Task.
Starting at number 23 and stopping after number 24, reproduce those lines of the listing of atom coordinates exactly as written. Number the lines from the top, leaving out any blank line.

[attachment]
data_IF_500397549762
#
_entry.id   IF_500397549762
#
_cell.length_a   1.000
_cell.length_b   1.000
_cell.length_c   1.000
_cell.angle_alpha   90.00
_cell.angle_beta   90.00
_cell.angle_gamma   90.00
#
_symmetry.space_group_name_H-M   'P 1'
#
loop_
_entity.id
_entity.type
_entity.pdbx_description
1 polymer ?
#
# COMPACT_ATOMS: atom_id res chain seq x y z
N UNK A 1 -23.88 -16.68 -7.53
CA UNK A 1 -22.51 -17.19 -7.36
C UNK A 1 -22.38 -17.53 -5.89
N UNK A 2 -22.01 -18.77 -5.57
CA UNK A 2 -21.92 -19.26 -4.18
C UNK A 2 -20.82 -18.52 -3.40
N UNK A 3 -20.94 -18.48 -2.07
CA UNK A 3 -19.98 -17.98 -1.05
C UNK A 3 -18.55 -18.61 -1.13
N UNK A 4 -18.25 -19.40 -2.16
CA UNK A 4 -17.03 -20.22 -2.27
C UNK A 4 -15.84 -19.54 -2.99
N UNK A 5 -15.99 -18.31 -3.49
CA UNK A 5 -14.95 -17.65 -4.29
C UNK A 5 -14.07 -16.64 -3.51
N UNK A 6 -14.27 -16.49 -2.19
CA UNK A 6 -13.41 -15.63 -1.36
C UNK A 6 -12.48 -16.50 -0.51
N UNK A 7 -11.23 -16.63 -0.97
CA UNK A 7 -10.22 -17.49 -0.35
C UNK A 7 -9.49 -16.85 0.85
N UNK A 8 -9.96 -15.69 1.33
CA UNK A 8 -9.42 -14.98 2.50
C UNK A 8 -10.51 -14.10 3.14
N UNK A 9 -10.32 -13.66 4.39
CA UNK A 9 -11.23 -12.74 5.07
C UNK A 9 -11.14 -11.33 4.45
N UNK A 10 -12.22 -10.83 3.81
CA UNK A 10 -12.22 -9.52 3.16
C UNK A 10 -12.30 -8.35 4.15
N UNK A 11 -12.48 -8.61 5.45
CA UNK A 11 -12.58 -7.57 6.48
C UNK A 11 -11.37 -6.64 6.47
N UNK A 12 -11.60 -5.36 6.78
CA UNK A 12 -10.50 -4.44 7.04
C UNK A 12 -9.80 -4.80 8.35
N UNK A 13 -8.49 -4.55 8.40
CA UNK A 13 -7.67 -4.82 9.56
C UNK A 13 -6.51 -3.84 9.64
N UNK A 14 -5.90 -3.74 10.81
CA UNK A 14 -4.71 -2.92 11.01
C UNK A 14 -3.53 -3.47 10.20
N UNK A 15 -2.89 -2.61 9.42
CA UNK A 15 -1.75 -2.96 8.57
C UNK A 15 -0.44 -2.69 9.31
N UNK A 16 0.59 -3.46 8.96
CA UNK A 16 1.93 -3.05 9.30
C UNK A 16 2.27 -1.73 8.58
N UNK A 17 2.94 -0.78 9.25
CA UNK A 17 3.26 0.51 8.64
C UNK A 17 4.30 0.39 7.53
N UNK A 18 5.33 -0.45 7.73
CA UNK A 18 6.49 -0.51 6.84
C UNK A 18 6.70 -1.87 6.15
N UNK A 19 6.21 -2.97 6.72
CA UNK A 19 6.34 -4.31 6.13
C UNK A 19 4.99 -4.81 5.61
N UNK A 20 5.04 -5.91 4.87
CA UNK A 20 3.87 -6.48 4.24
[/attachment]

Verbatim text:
C UNK A 1 -22.38 -17.53 -5.89
N UNK A 2 -22.01 -18.77 -5.57